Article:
Whether leveraging basic technology like search terms and email threading or more complex technology like TAR 1.0 and Continuous Active Learning (CAL), legal teams and technologists must ensure proper processes are followed.

As technology advances, it is easy to see the benefits of using advanced analytics, TAR 1.0 or TAR 2.0 (Continuous Active Learning) in data-heavy matters. Regulators do not dictate what type of technology is used, but they are leaning on technologists and law firms to understand the what, how and why.

TAR 1.0 (Technology-Assisted Review) was one of the first AI-based workflows. It is an iterative process where technologists develop an initial training set of documents and a subject matter expert reviews that data before stopping review to run the algorithm that will predict the relevance of the remainder of the documents. Additional documents may be added to the training set based on the richness of the data set, and a separate control set that is statistically representative of the data set is then reviewed by the same subject matter expert and used to validate the results, producing metrics such as precision, recall, depth of recall and F1 score – very much a start-stop-start-stop process.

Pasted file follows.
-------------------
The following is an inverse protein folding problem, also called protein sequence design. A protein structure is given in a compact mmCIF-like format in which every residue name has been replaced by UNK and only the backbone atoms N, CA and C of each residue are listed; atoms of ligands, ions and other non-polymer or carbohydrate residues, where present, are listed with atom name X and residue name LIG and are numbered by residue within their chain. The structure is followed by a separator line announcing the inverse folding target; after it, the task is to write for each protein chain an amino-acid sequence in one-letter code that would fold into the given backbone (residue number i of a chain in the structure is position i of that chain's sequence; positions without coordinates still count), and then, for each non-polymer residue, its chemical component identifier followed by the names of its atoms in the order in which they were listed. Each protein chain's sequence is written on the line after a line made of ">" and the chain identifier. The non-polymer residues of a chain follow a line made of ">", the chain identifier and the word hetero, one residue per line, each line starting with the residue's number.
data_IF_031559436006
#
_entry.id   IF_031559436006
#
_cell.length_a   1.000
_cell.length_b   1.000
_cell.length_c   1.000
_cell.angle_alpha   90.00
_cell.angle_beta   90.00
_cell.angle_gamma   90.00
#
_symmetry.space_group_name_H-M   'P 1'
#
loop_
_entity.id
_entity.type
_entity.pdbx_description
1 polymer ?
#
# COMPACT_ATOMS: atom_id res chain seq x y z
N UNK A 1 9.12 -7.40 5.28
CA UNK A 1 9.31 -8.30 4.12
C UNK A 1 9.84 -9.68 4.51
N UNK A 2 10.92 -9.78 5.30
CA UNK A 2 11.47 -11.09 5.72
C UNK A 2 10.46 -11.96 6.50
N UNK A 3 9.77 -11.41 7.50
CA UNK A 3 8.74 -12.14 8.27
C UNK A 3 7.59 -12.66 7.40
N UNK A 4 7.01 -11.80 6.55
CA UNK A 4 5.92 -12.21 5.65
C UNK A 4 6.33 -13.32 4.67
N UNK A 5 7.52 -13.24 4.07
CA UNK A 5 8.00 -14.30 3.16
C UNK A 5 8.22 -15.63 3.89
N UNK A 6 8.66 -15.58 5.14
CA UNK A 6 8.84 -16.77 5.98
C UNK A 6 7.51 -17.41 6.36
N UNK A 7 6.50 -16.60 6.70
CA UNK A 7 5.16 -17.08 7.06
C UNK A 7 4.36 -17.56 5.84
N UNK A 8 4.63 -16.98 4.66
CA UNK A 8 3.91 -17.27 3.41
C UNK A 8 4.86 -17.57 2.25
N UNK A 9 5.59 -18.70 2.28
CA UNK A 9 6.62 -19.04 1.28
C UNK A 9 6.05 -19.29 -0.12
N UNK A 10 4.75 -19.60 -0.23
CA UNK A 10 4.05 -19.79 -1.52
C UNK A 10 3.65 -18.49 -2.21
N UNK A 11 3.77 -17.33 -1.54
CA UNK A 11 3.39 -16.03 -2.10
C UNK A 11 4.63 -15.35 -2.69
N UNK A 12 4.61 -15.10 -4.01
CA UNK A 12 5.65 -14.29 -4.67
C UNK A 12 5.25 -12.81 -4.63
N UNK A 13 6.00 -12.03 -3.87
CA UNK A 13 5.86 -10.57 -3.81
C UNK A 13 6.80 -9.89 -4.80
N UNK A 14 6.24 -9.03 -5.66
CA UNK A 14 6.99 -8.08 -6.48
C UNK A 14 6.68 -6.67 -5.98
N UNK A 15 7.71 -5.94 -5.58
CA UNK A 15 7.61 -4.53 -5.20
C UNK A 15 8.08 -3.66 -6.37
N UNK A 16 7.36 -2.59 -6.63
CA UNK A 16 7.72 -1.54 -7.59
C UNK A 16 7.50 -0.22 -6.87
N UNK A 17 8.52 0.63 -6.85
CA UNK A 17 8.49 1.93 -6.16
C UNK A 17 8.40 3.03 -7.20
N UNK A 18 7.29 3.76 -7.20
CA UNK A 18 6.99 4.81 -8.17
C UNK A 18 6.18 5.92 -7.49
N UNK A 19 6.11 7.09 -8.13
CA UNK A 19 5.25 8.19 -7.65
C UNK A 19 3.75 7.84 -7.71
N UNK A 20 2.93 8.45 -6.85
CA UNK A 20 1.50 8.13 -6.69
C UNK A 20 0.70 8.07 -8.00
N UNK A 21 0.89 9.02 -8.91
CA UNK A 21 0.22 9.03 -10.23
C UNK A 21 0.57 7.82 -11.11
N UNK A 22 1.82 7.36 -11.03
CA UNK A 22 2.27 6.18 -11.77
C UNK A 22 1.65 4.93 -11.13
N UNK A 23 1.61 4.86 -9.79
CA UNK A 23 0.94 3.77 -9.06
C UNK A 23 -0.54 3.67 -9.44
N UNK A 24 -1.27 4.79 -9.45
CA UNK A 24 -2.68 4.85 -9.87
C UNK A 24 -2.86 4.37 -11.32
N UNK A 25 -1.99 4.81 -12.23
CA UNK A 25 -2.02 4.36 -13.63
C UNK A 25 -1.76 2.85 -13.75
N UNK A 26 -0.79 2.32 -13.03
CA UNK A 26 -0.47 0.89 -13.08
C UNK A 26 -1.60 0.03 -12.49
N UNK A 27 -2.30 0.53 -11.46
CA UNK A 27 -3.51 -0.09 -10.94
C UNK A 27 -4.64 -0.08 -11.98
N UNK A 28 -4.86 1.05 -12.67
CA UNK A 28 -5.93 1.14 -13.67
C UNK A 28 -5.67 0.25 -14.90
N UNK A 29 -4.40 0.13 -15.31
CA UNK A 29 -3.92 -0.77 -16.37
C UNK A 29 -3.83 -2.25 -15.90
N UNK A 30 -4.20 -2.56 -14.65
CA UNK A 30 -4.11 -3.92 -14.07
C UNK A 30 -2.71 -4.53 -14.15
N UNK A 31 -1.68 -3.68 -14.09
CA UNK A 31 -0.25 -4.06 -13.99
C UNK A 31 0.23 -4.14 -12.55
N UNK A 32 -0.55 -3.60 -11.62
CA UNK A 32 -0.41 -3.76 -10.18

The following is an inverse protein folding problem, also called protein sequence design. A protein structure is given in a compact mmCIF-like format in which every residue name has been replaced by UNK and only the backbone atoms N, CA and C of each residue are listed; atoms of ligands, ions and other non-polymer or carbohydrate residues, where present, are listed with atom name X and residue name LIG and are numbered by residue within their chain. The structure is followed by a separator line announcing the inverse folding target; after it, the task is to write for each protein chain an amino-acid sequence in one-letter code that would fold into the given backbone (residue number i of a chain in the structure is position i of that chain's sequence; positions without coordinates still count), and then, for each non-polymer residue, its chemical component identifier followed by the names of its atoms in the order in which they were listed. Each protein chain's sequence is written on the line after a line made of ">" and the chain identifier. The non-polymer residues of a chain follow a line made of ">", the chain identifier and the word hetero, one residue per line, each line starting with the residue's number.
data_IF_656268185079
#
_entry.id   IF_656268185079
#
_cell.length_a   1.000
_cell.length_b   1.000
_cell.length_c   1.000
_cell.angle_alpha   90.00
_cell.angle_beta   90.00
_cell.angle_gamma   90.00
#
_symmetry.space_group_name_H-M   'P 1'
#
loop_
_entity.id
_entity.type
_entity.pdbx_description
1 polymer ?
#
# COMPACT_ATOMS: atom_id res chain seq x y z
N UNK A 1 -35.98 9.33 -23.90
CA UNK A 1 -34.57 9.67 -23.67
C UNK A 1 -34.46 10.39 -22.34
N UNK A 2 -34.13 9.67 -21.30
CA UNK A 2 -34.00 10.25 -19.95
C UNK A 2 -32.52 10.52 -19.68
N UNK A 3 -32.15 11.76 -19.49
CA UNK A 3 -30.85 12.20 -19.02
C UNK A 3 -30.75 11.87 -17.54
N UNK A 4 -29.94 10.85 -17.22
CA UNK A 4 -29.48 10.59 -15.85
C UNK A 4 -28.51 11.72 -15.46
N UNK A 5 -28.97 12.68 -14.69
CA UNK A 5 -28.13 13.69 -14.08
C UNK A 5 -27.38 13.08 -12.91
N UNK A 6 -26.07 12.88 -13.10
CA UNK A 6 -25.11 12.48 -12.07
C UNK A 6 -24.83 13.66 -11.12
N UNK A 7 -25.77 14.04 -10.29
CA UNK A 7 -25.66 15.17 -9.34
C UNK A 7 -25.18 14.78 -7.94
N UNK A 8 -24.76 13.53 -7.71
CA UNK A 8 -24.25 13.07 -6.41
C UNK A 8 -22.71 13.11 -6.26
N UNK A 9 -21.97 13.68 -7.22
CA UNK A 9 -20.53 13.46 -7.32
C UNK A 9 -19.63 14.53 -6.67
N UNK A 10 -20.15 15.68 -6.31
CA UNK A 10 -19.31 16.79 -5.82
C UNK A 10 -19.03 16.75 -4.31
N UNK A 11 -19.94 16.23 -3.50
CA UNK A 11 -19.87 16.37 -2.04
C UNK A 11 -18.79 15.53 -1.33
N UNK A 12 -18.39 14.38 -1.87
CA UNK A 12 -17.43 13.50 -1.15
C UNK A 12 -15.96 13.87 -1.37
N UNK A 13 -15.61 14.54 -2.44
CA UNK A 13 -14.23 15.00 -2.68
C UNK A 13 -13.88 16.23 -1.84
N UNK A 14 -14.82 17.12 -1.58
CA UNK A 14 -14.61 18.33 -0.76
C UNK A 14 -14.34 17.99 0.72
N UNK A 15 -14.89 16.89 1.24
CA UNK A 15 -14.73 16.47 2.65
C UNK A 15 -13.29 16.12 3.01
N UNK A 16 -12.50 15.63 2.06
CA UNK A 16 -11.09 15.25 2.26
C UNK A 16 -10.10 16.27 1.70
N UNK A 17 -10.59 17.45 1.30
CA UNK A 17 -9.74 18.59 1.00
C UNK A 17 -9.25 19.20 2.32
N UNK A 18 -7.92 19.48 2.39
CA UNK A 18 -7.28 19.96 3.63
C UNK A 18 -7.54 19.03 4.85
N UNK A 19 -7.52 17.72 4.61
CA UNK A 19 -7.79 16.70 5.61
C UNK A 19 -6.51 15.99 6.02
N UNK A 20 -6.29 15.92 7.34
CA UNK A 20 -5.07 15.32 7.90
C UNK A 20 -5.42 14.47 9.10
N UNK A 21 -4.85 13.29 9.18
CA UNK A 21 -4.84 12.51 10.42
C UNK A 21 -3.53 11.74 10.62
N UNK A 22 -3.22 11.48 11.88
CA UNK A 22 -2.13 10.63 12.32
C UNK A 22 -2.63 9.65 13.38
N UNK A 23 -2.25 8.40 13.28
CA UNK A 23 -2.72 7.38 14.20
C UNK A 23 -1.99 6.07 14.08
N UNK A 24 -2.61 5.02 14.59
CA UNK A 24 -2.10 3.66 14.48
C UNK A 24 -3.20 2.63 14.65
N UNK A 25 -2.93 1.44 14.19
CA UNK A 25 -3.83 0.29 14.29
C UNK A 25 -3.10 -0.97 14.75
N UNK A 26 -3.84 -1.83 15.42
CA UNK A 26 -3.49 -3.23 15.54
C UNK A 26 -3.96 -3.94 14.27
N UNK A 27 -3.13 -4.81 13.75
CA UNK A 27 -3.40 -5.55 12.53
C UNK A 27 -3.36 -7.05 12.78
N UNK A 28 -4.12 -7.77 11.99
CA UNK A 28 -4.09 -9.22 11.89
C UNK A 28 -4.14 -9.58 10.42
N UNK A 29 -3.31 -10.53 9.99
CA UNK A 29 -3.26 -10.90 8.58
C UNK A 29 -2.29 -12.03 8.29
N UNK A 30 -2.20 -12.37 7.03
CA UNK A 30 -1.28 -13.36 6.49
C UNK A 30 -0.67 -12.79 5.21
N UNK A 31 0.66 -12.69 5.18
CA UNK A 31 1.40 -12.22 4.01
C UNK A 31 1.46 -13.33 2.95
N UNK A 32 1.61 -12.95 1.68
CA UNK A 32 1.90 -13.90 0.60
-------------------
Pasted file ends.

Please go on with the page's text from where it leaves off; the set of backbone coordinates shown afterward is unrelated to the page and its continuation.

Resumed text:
CAL is a newer iteration of TAR and prioritizes the data in real time based on the coding decisions of reviewers. As with linear review, a lawyer begins tagging documents for responsiveness. The difference is the technology is working in the background, in real time, to pull other documents that are likely similar to the previously tagged “responsive” documents until the reviewers reach a point of diminishing returns.